The Happy Paradoxes of Christian Freedom and Slavery

For he who was called in the Lord as a slave is a freedman of the Lord. Likewise he who was free when called is a slave of Christ. (1Corinthians 7:22-24).

I would have expected Paul to switch the places of “Lord” and “Christ.” He correlates our liberation with Jesus being our Master (“a freedman of the Lord”). And he correlates our new slavery with Jesus being our Messiah (“a slave of Christ”).

But in fact the Messiah came to liberate his people from their captors; and masters take control of people’s lives. Why does he say it this way?

Suggestion. The switch has two effects on our new liberty and two effects on our new slavery.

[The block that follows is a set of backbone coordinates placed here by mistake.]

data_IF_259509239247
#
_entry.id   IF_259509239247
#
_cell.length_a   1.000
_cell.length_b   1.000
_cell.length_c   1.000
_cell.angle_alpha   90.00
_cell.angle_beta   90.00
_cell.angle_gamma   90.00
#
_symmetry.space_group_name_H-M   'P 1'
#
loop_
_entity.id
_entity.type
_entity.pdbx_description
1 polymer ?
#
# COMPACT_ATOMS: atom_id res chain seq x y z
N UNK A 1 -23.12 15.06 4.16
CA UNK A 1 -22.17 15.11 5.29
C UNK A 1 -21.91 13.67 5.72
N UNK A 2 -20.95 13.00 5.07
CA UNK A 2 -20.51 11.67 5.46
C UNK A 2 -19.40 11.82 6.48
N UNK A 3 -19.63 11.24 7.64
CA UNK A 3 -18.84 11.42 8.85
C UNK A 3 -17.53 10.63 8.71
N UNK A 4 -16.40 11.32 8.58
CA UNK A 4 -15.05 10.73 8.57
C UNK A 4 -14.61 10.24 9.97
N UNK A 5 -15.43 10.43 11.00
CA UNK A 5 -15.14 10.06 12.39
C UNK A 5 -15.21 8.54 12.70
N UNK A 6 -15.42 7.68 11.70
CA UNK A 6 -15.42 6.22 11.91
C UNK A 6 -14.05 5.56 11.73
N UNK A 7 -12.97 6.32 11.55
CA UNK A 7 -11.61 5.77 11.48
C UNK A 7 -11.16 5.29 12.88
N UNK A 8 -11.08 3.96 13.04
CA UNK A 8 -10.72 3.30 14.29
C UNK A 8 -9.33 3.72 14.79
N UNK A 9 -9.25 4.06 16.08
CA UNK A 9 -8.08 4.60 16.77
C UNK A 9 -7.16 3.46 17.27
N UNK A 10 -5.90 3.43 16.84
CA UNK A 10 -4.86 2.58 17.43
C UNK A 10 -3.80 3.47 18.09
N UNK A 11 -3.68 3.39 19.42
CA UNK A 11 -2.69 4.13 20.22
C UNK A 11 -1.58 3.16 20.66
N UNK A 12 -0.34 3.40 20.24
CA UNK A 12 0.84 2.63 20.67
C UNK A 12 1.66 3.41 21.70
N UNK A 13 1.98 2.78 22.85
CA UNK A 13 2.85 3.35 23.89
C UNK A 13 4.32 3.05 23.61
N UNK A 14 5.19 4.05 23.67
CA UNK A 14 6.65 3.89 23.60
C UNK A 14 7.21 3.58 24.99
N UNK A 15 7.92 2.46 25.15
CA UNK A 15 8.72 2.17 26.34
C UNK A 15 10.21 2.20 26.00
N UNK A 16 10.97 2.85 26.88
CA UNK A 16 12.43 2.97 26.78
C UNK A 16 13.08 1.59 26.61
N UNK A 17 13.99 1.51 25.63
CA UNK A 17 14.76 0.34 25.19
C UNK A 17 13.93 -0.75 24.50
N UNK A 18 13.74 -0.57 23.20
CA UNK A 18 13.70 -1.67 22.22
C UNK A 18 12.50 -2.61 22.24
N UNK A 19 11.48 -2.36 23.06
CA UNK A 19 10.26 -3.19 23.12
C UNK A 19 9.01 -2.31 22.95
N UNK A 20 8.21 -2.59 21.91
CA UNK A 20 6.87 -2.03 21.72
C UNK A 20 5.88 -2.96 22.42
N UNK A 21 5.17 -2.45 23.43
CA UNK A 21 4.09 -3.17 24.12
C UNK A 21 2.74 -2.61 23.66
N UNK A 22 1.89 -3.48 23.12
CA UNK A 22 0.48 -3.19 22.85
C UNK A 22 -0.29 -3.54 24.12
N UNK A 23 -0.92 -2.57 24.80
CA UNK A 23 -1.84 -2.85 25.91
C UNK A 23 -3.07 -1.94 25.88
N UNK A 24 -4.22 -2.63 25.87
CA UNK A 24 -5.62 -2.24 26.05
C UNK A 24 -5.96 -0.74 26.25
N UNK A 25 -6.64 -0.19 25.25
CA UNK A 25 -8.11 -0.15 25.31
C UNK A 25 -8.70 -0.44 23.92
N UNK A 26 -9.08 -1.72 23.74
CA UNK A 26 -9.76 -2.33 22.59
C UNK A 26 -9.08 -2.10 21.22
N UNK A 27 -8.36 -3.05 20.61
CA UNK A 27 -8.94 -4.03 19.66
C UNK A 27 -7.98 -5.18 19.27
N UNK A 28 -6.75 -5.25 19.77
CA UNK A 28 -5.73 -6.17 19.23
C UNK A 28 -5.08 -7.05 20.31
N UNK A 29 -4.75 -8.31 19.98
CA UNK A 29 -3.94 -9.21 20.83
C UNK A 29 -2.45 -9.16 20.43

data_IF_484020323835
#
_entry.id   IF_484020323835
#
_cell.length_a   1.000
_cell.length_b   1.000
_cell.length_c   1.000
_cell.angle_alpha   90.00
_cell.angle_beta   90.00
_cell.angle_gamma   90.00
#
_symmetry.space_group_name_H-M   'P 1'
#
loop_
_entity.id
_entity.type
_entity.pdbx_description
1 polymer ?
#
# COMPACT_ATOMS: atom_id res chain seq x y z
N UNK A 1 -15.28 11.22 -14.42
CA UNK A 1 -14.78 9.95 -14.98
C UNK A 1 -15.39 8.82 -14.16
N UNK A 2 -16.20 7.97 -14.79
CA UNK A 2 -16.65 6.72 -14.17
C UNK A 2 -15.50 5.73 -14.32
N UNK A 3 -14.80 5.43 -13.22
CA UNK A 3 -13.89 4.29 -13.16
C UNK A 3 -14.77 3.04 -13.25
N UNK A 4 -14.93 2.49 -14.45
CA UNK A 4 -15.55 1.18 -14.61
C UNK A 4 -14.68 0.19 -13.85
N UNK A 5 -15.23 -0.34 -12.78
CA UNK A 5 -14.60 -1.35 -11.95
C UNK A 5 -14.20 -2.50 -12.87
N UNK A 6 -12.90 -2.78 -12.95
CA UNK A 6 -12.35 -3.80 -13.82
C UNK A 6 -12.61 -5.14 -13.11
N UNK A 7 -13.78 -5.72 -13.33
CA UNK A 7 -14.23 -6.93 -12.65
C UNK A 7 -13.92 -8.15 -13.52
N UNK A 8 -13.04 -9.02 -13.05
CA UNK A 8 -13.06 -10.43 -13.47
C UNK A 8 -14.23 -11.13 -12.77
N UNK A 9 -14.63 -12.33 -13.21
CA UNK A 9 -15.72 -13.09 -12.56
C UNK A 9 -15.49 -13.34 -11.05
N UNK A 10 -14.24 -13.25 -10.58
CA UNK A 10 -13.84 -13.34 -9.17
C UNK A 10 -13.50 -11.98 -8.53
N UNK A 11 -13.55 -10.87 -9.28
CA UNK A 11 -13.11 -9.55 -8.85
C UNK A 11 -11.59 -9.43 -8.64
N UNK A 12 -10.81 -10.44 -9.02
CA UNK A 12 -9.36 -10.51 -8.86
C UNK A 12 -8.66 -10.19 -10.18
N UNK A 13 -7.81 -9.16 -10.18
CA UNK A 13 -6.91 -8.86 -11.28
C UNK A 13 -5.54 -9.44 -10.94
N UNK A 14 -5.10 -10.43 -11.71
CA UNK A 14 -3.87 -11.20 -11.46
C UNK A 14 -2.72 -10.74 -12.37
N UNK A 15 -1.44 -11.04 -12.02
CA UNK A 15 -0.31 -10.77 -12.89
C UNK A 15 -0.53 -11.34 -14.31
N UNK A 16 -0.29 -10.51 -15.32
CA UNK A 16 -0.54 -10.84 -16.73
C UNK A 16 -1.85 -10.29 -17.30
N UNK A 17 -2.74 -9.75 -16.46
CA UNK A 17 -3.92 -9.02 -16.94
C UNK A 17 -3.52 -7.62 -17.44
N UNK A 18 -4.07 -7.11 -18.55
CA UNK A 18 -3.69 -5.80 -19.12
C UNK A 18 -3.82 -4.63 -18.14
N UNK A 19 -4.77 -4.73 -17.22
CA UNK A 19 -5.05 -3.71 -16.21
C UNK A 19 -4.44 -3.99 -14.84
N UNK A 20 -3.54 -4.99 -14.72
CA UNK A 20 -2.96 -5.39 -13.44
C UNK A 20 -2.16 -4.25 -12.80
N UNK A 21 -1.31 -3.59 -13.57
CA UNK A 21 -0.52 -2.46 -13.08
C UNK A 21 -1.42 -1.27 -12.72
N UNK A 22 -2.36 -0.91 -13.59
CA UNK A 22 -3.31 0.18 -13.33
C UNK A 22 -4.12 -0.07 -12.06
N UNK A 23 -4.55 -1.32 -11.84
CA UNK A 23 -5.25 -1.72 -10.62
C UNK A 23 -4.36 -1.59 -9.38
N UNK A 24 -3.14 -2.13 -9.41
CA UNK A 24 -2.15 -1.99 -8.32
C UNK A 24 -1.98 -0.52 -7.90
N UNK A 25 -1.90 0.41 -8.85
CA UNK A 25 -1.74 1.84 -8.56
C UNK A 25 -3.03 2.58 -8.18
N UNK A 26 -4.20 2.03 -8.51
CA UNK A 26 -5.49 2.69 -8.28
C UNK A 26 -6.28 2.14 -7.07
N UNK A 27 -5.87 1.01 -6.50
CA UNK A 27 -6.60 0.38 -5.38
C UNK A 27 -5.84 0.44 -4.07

In calling us “the liberated of the Lord” he secures and limits our new liberty. His lordship is over all other lords; so our liberation is uncontested—secure. But, free from all other lords, we are not free from him. Our freedom is mercifully limited.

In calling us the “slaves of Christ” he looses and sweetens our slavery. The Messiah lays claim on his own to bring them from the confines of captivity into the open spaces of peace. “Of the increase of his government and of peace there will be no end” (Isaiah 9:7). And he makes them his own to give them the sweetest joy. “With honey from the rock I would satisfy you” (Psalms 81.16).

That Rock is Christ.

John Piper (@JohnPiper) is founder and teacher of desiringGod.org and chancellor of Bethlehem College & Seminary. For 33 years, he served as pastor of Bethlehem Baptist Church, Minneapolis, Minnesota. He is author of more than 50 books.